Back to top
Observation d'un outil au microscope © T. Stefanini - MNHN
Observation d'un outil au microscope © T. Stefanini - MNHN

Scientific collaboration

As part of the Muséum national d’Histoire naturelle and due to its national and international influence, the Musée de l’Homme works with prestigious institutions and benefits from their support.

ENGIE Foundation Prize: “Talented Researchers at the Musée de l’Homme"

A new prize, open to researchers at the Muséum national d’Histoire naturelle, the ENGIE Foundation Prize “Talents de la recherche au Musée de l’Homme” (Talented Researchers at the Musée de l’Homme) awards an annual grant to a researcher working on subjects linked to the Musée de l’Homme. The aim is to encourage innovative interdisciplinary projects and a collaborative research dynamic on the following theme: “Societies’ resilience in the face of past and present climate change”.

Allocated each year for a period of three years, this research grant is awarded by a jury made up of scientists from the MNHN, representatives from the ENGIE Foundation and external figures. The winning researcher commits to sharing their research project with the general public through, for example, conferences, publications or a presentation on the Balcon des sciences (Balcony of Sciences) in the Musée de l’Homme.

A major patron of the Muséum national d'Histoire naturelle for over 10 years and the Founding Patron of the Musée de l’Homme since 2015, the ENGIE Foundation wanted to continue its commitment by supporting “Talented researchers at the Musée de l’Homme".

The opening of the Musée de l’Homme took advantage of two major scientific collaboration projects (GeacMus and MH@SU)

Prix Fondation d‘entreprise Engie Talents de la recherche au Musée de l‘Homme 22 mai 18 © MNHN - JC-Domenech

GeacMus (Gesture – Acoustics – Music)

Supported by the Muséum national d’Histoire naturelle and the Paris Sorbonne, this two-fold unit involved three other Sorbonne Universities establishments: Université Pierre et Marie Curie (UPMC – Pierre and Marie Curie University), Université Technologique de Compiègne (UTC – Compiègne University of Technology) and Pôle supérieur d'enseignement artistique Paris Boulogne-Billancourt (PSPBB – Boulogne-Billancourt School of Arts), as well as two associated establishments (Laboratoire du Musée de la Musique (Museum of Music Laboratory) and the Conservatoire National Supérieur de Musique et de Danse de Paris (National Music and Dance Conservatory in Paris).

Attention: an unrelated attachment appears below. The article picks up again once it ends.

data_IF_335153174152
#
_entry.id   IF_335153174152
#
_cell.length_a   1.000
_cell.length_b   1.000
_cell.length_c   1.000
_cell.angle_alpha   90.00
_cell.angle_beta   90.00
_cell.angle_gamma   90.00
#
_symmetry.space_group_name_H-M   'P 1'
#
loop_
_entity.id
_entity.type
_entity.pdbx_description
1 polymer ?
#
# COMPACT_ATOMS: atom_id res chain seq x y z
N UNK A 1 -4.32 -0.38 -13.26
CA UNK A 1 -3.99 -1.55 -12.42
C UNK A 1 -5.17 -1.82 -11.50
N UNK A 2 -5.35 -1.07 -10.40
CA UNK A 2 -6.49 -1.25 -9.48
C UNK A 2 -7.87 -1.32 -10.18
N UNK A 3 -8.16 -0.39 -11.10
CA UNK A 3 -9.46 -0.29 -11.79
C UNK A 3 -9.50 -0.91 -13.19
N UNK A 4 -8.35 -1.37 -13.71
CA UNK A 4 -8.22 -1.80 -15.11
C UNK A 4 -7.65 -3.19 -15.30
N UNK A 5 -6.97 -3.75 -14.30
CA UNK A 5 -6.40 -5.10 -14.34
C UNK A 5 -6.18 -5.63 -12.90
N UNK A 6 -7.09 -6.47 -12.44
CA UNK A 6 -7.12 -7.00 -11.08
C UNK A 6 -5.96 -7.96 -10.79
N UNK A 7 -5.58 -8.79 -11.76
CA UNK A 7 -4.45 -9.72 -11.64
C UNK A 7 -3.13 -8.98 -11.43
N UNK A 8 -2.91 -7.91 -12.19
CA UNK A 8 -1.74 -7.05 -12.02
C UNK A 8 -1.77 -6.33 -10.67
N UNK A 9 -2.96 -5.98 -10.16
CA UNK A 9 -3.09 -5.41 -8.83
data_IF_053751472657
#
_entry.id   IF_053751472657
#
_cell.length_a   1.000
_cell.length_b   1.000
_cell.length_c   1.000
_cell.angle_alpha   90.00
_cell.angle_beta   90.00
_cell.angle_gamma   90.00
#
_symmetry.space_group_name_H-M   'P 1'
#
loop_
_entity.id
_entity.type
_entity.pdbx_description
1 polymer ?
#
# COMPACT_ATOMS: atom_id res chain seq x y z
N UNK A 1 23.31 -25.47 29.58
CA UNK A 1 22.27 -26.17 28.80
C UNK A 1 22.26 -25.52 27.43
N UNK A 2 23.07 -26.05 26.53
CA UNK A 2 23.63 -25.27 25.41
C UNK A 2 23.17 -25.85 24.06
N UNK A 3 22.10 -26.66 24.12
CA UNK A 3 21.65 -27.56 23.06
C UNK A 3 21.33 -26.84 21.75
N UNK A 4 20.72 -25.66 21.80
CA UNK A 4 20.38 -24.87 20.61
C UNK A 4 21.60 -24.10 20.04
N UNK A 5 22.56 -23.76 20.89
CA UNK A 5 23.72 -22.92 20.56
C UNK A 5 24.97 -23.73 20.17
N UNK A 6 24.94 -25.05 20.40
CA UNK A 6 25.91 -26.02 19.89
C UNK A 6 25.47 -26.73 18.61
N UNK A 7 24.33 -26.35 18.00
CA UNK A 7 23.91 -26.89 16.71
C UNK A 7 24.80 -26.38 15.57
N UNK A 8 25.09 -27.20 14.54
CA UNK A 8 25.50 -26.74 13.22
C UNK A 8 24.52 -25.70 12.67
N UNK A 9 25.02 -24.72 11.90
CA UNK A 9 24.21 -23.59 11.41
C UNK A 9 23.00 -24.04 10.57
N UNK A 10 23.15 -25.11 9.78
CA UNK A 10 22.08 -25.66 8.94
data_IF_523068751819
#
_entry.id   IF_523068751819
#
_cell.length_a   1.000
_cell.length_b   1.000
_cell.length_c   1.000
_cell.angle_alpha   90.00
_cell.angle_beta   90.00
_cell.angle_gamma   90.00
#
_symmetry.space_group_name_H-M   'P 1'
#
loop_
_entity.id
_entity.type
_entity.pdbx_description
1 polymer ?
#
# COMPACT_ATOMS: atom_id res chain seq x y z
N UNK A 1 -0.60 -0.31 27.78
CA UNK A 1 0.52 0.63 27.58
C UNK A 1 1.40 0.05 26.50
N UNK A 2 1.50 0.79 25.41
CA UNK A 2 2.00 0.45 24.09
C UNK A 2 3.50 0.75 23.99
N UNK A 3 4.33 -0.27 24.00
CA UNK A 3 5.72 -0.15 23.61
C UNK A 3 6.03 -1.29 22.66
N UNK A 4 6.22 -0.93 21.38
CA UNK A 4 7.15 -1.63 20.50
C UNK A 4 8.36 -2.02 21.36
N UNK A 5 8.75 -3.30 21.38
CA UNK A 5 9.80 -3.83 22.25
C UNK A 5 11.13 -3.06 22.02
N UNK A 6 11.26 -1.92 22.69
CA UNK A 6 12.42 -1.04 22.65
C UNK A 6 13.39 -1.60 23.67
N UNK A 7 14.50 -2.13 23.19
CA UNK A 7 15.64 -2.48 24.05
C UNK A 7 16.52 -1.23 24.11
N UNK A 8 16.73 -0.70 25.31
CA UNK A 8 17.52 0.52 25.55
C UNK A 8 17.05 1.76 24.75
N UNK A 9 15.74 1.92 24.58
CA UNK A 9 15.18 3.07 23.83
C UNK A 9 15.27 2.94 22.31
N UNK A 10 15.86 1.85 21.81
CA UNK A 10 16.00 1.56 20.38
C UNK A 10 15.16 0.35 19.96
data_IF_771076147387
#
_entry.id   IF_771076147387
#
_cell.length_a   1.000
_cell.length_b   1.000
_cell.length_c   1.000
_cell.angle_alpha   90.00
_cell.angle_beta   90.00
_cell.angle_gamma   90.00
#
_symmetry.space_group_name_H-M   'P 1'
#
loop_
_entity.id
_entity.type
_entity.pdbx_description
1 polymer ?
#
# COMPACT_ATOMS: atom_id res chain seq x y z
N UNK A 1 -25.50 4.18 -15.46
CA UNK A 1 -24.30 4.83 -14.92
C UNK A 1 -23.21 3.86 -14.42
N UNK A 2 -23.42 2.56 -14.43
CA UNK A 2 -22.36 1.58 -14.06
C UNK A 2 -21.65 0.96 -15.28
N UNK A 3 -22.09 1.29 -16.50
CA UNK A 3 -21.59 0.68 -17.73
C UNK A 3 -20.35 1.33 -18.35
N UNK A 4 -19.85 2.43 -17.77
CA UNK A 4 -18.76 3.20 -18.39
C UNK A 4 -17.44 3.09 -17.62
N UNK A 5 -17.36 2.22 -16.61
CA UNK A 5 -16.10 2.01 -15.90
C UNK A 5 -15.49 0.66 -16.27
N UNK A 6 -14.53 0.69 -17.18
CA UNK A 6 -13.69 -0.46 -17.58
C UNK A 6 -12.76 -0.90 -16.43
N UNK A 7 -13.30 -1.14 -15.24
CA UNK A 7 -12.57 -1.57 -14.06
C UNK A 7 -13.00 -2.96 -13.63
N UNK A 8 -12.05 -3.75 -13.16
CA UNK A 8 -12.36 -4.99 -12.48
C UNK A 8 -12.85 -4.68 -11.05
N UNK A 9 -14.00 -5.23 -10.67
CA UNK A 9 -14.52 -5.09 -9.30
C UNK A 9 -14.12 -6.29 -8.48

It studied the playing of instruments, taking into account how an instrument is made, its acoustics, the gestures it entails, musical language and their cultural representations. This interdisciplinary perspective provided a better understanding of the complexity of instruments and the way they are used from the standpoint of function, aesthetics and identity, as well as the crossover between these three dimensions and how they have evolved throughout the ages.
This project, financed by Sorbonne Universities, had a budget of €204,000 for 2015 (of which €204,000 at the Museum), covering the invitation of two foreign professors, the recruitment of doctoral and post-doctoral candidates, and the financing of interdisciplinary research.

MH@SU Project

The refurbishment of the Musée de l’Homme made it possible to bring together, in a single location, unique biological anthropology, ethnology and prehistory collections, documentation, exhibition spaces, technology platforms, research activities, teaching and public education, thereby reconnecting with the concept of laboratory museum.
Thanks to the SATS-SU MH@SU project (Support for cross-cutting, structuring actions at Sorbonne Universities), driven by the Muséum national d’Histoire naturelle and UPMC, the new Musée de l’Homme is meant to become a structuring instrument for Sorbonne Universities, notably in the field of mankind evolution and societies.
The resources available at the Musée de l’Homme are therefore of major benefit to the Sorbonne Universities scientific community, while the interdisciplinary projects carried out within the establishments are creating a new collaborative research dynamic.
This project received €878,000 in funding from Sorbonne Universities.